How many is a Googol?

How many zeros are in a googol? What is googol and googolplex?
How many is a Googol?
  1. What is a Googol?

    You might be thinking it is a spelling mistake, but it is not misspelled. A googol is also known as ten-duotrigintillionth, and it is a 1 with one hundred zeroes after it. Its scientific notion is 1*10100.

  2. How did the idea come?

    In ancient times, mathematicians invented a quick and straightforward way of representing large numbers. They created exponents to represent the mathematical function of multiplying a number by itself a certain number of times. For example, 105 means 10*10*10*10*10; in this, 10 is the base and 5 is the exponent.

    These are still small numbers, but what about billions and trillion. One billion is 1, followed by 9 zeroes or 109. One trillion is 1, followed by 12 zeroes or 1012.

  3. How big is Googol?

    You can’t even imagine how massive this number is; it might take years if you start writing it. It is said to be bigger than the subatomic particles in the universe. Yet, it is still smaller than the total number of different possible games of chess.

  4. Who invented it?

    It was developed by Edward Kasner, who was an American mathematician. He mentioned this in his book in 1940; his intention was just to tell students how big a number can be. Initially, this number was not accepted universally, but it got widely accepted after a couple of years.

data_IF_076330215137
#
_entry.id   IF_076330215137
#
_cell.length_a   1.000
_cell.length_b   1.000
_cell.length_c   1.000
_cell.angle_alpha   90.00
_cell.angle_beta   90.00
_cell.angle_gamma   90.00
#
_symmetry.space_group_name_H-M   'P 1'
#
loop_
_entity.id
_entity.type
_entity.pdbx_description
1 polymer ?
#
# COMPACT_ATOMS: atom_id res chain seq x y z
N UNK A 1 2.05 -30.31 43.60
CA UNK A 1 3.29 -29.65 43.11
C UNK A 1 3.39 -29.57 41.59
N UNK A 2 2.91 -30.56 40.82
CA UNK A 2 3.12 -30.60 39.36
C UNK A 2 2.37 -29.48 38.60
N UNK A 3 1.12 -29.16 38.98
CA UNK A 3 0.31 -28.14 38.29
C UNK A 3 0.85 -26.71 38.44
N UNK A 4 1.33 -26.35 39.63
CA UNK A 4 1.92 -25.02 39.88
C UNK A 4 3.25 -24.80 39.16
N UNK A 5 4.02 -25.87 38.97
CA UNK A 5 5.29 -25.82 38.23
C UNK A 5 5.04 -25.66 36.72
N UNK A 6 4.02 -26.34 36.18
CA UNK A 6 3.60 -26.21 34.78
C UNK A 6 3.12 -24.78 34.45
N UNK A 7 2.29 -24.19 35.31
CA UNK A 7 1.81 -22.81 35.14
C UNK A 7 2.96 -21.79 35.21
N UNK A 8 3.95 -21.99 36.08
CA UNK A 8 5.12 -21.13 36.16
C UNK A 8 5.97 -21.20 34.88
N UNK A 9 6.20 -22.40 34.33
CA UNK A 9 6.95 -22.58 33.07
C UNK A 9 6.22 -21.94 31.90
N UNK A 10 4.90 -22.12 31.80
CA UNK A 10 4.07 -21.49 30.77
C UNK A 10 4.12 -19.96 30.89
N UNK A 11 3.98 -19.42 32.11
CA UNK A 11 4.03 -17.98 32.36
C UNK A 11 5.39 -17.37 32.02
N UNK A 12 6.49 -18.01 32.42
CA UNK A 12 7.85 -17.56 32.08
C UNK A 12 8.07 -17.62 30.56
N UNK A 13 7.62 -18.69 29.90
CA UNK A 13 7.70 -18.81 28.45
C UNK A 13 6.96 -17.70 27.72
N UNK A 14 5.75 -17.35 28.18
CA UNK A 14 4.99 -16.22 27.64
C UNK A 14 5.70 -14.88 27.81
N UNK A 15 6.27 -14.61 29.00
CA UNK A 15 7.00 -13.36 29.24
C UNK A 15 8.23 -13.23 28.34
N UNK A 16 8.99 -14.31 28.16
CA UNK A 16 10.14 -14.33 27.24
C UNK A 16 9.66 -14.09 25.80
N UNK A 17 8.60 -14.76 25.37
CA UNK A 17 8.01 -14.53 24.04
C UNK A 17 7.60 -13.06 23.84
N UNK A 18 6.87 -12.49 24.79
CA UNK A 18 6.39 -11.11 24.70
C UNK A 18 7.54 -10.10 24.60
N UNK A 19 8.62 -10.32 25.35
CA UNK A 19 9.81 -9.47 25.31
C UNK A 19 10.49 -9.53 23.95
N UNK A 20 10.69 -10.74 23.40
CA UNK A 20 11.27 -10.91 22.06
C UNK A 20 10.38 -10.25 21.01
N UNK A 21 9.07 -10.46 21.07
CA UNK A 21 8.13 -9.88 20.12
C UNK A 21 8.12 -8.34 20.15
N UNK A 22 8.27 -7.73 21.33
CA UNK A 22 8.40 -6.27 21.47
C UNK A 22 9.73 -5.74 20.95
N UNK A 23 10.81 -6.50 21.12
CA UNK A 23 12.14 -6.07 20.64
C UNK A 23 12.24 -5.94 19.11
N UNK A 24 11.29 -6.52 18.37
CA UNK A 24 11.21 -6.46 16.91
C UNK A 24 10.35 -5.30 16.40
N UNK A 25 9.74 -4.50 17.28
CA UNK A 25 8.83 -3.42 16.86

5. How did the name come up?

    Edward was confused as to what name he should give to this number, so his nine-year-old nephew, Milton Sirotta, said that a silly number requires a silly name, and he suggested the name Googol.

  6. Googolplex

    Just like Googol, another term Googolplex was introduced by Edward Kasner and his colleague James Newman. They wrote about Googolplex, too, in their book “Mathematics and Imagination” in 1940. The scientific notion for Googolplex is 1*1010^100. This number is so huge that it cannot be written on papers, and you cannot calculate it. It would take longer than the age of the universe to calculate how long this number is.

  7. How often are these terms used?

    These terms are used rarely. They are just used at times to indicate infinity or a huge number. It is used to teach students how easily exponents can make the number look short.

  8. Does Google take its name from Googol?

    You got it right; the fantastic and incredible company Google took the name from here. Larry Page and Sergey Brin kept this name as they wanted to tell their Internet search engine would offer huge information for their users. Also, they have named their new headquarter Googleplex.

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